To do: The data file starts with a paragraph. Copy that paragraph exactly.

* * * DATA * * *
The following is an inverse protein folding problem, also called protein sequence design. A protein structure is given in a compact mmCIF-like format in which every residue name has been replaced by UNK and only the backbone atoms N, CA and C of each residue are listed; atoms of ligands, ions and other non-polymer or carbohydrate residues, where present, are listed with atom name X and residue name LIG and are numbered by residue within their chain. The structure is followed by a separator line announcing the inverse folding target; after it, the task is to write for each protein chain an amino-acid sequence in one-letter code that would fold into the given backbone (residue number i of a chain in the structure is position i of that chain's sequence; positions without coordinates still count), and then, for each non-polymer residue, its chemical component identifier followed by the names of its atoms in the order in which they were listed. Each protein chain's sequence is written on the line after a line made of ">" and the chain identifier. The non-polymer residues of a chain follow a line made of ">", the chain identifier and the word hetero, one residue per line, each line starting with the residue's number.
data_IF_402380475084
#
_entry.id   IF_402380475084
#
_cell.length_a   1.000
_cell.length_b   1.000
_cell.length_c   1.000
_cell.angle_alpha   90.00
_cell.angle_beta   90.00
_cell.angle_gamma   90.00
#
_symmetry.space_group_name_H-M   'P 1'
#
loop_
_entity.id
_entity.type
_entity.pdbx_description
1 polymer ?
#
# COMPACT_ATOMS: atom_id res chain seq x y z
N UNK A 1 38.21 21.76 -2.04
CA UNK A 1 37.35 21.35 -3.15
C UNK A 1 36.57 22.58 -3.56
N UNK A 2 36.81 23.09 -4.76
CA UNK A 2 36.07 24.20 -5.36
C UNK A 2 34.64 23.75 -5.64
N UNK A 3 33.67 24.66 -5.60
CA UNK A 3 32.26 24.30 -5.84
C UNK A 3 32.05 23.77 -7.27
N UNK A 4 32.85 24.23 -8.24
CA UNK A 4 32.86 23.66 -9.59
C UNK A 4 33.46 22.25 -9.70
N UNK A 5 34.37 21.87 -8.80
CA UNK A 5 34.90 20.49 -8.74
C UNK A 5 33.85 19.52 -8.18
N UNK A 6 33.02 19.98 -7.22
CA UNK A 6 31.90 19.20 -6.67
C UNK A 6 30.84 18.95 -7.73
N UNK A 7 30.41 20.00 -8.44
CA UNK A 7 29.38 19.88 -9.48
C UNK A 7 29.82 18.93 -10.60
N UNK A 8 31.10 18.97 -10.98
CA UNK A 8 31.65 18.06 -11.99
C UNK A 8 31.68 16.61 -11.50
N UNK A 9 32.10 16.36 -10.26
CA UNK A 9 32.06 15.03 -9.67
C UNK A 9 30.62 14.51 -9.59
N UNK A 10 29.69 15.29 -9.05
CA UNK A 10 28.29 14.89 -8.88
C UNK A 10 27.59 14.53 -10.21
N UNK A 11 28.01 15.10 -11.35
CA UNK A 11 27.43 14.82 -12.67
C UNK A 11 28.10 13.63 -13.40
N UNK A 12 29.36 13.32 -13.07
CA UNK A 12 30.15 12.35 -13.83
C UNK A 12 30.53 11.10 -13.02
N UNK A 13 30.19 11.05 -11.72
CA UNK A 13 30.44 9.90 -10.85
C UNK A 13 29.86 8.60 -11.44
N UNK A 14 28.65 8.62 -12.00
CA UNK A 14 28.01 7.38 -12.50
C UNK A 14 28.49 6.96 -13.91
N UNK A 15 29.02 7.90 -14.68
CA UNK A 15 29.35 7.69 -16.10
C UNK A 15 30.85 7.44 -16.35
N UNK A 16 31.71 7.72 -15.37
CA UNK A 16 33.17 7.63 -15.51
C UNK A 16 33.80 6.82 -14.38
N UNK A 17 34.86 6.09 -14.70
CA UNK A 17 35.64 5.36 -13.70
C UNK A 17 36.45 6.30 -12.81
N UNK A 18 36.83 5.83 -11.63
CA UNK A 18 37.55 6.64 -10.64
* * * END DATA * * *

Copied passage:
The following is an inverse protein folding problem, also called protein sequence design. A protein structure is given in a compact mmCIF-like format in which every residue name has been replaced by UNK and only the backbone atoms N, CA and C of each residue are listed; atoms of ligands, ions and other non-polymer or carbohydrate residues, where present, are listed with atom name X and residue name LIG and are numbered by residue within their chain. The structure is followed by a separator line announcing the inverse folding target; after it, the task is to write for each protein chain an amino-acid sequence in one-letter code that would fold into the given backbone (residue number i of a chain in the structure is position i of that chain's sequence; positions without coordinates still count), and then, for each non-polymer residue, its chemical component identifier followed by the names of its atoms in the order in which they were listed. Each protein chain's sequence is written on the line after a line made of ">" and the chain identifier. The non-polymer residues of a chain follow a line made of ">", the chain identifier and the word hetero, one residue per line, each line starting with the residue's number.